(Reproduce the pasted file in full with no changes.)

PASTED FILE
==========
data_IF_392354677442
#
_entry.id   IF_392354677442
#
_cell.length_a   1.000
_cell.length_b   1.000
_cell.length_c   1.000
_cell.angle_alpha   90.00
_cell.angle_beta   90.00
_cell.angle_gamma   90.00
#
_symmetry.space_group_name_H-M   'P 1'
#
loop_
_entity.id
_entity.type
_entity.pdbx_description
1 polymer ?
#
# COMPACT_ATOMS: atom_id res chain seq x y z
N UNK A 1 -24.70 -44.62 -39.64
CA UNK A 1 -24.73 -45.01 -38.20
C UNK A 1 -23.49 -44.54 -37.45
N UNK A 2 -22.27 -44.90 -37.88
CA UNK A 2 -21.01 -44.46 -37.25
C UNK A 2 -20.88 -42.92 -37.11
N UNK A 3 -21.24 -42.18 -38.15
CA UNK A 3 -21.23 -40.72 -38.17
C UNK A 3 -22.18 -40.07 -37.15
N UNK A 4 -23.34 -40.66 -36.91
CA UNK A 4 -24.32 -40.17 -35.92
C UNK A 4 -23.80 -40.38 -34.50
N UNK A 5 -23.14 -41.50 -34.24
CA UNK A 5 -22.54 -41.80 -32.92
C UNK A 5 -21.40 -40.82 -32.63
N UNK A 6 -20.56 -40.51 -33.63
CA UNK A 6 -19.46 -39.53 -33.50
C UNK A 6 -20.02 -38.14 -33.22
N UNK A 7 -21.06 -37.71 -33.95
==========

data_IF_392354677442
#
_entry.id   IF_392354677442
#
_cell.length_a   1.000
_cell.length_b   1.000
_cell.length_c   1.000
_cell.angle_alpha   90.00
_cell.angle_beta   90.00
_cell.angle_gamma   90.00
#
_symmetry.space_group_name_H-M   'P 1'
#
loop_
_entity.id
_entity.type
_entity.pdbx_description
1 polymer ?
#
# COMPACT_ATOMS: atom_id res chain seq x y z
N UNK A 1 -24.70 -44.62 -39.64
CA UNK A 1 -24.73 -45.01 -38.20
C UNK A 1 -23.49 -44.54 -37.45
N UNK A 2 -22.27 -44.90 -37.88
CA UNK A 2 -21.01 -44.46 -37.25
C UNK A 2 -20.88 -42.92 -37.11
N UNK A 3 -21.24 -42.18 -38.15
CA UNK A 3 -21.23 -40.72 -38.17
C UNK A 3 -22.18 -40.07 -37.15
N UNK A 4 -23.34 -40.66 -36.91
CA UNK A 4 -24.32 -40.17 -35.92
C UNK A 4 -23.80 -40.38 -34.50
N UNK A 5 -23.14 -41.50 -34.24
CA UNK A 5 -22.54 -41.80 -32.92
C UNK A 5 -21.40 -40.82 -32.63
N UNK A 6 -20.56 -40.51 -33.63
CA UNK A 6 -19.46 -39.53 -33.50
C UNK A 6 -20.02 -38.14 -33.22
N UNK A 7 -21.06 -37.71 -33.95